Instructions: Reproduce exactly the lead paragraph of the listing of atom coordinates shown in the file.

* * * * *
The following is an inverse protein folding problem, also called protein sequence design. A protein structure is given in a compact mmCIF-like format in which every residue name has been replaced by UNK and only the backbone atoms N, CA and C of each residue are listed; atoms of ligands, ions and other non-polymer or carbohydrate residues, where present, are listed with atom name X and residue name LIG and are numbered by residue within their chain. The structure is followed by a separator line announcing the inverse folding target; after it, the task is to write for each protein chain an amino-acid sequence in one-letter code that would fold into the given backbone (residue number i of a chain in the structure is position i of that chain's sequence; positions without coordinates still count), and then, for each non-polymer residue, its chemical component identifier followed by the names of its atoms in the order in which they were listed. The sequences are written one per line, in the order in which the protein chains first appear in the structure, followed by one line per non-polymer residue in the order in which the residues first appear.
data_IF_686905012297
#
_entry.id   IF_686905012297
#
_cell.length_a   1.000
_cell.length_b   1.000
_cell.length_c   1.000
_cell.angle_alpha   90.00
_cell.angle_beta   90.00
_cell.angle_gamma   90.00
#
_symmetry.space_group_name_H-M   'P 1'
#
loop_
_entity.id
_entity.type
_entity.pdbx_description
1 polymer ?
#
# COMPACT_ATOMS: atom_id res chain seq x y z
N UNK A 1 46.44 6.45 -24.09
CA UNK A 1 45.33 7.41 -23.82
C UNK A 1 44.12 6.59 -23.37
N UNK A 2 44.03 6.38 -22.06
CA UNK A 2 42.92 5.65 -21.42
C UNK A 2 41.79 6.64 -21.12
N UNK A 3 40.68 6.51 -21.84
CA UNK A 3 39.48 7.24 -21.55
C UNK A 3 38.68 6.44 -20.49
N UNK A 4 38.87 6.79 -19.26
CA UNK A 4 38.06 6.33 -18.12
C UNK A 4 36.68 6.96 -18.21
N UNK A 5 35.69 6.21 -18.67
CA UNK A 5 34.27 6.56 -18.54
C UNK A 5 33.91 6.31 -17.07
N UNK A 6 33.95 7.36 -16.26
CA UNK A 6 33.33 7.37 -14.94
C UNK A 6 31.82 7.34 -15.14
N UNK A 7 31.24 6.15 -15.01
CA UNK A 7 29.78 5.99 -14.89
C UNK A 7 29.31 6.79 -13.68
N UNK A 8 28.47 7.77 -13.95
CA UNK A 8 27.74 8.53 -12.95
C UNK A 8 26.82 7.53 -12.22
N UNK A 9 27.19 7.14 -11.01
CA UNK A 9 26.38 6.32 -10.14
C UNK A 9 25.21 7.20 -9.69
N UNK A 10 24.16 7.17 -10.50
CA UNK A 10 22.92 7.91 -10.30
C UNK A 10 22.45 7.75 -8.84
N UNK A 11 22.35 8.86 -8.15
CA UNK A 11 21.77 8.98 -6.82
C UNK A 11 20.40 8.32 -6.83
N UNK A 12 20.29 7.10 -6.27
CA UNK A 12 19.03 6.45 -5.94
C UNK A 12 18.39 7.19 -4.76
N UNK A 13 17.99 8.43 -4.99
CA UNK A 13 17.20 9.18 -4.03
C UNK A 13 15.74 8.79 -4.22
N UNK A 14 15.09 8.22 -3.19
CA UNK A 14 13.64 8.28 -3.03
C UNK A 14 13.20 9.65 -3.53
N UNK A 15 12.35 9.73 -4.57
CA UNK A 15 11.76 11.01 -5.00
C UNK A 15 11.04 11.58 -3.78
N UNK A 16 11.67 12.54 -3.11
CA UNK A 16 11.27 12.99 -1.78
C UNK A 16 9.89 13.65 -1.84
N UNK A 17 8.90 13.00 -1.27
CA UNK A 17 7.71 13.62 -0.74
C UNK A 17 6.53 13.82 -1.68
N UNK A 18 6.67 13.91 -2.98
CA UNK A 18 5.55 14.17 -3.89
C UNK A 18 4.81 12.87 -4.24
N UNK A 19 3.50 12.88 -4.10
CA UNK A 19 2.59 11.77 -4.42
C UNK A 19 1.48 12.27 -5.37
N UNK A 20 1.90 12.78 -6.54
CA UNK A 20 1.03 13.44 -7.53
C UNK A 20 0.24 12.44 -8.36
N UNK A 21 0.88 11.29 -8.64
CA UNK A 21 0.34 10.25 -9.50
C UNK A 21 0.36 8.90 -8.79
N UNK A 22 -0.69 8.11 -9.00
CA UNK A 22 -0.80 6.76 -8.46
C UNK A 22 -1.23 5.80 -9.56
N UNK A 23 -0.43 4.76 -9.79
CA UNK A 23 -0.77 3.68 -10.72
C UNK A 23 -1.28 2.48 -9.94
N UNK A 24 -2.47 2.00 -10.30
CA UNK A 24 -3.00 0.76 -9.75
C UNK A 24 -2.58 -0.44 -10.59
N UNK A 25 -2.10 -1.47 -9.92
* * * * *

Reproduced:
The following is an inverse protein folding problem, also called protein sequence design. A protein structure is given in a compact mmCIF-like format in which every residue name has been replaced by UNK and only the backbone atoms N, CA and C of each residue are listed; atoms of ligands, ions and other non-polymer or carbohydrate residues, where present, are listed with atom name X and residue name LIG and are numbered by residue within their chain. The structure is followed by a separator line announcing the inverse folding target; after it, the task is to write for each protein chain an amino-acid sequence in one-letter code that would fold into the given backbone (residue number i of a chain in the structure is position i of that chain's sequence; positions without coordinates still count), and then, for each non-polymer residue, its chemical component identifier followed by the names of its atoms in the order in which they were listed. The sequences are written one per line, in the order in which the protein chains first appear in the structure, followed by one line per non-polymer residue in the order in which the residues first appear.